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Eliminating the source of the squeaky floors is not always easy for an amateur handyman, but there are several user-friendly methods available with minimal investments in equipment or elbow grease required. The key to fixing a squeak is to identify the exact source of the noise and provide a solid fix, not a temporary patch.
Most flooring in modern homes consists of several layers. The lowest level of flooring is the floor joists, which are solid beams similar to the studs behind walls. These floor joists may begin to sag or settle over time, which may be the root cause of some squeaky floors. If floor joists sag significantly, the beams may have to be replaced professionally or jacked up from below. Much like the studs in a wall, these joists must remain level for maximum support.
Above the floor joist level is the subflooring. Subflooring usually consists of large plywood slabs nailed directly to the joists. After years of continuous use, the subflooring panels may work themselves loose from the floor joists.
Some squeaky floors are caused by loose nails between the subflooring and floor joists. To fix this, you may have to install wooden shims between the top of the floor joists and the bottom of the subflooring. Some experts consider shims, angled pieces of scrap wood, to be a temporary fix. They suggest attaching a wooden plank to the floor joist and the bottom of the subflooring to stabilize it.
The source of squeaky floors may also be the actual flooring above the subflooring. Many hardwood floors are constructed with individual tongue-and-groove boards. If the subflooring becomes uneven, the floorboards start to form high and low spots.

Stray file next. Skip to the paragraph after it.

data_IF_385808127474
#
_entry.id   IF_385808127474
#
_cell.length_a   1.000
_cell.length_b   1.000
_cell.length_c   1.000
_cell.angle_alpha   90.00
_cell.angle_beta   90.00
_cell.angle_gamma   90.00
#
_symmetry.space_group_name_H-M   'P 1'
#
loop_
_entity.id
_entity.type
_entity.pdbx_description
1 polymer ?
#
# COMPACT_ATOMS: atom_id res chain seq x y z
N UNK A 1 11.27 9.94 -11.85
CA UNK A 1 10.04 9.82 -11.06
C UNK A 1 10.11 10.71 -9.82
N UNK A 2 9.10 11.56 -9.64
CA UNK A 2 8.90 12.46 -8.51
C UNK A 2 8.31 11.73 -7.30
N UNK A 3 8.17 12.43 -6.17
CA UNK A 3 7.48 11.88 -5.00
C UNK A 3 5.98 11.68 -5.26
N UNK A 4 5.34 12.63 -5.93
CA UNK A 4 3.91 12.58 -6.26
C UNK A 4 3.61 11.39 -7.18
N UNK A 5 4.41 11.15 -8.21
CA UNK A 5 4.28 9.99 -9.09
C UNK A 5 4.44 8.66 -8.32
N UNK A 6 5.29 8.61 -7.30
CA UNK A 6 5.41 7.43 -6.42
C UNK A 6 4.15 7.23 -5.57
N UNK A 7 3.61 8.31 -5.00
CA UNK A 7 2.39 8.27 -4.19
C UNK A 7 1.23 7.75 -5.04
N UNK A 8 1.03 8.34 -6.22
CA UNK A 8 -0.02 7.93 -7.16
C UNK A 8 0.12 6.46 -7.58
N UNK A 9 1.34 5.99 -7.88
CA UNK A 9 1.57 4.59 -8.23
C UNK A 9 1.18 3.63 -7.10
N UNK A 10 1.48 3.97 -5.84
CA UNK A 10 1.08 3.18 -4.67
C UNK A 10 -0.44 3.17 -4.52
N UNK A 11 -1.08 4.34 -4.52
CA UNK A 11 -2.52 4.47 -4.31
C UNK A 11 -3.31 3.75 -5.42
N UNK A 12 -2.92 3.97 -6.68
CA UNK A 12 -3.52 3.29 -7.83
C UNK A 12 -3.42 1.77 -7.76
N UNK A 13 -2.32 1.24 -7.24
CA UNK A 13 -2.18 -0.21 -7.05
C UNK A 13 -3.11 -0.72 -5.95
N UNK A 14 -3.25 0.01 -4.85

When two boards slide up and down against each other, the friction can cause squeaking. One solution is to apply a layer of powdered graphite over the squeaky section and work it into the grooves with a towel. As the slippery graphite fills the gap between tongue and groove, the squeaking should be reduced.
A mechanical way to fix squeaky floors is to drive a short flooring nail through the loose boards and into the subflooring. If the floorboards can't move, they can't squeak. Some experts suggest driving two nails at opposing 45-degree angles to hold the boards more securely. If the floor is carpeted, it may be necessary to cut a small hole to access the squeaky boards and drive the nail below the surface of the flooring.
Squeaky floors may be an indication of a larger settling or foundation problem, so look for other signs, such as cracks in the walls or doors that no longer shut properly. If you cannot pinpoint the source of your squeaks, it may help to start from the bottom up. Inspect your floor joists from above and below to make sure they aren't sagging or warping. You should also be able to see the bottom of the subflooring above the floor joists. Look for gaps between the subflooring and the joists, especially any exposed nails. Some repairs on squeaky floors can be performed from below, which can spare you the trouble of removing carpeting or individual floorboards.
I have heard that baby powder rubbed in squeaky joints works too.
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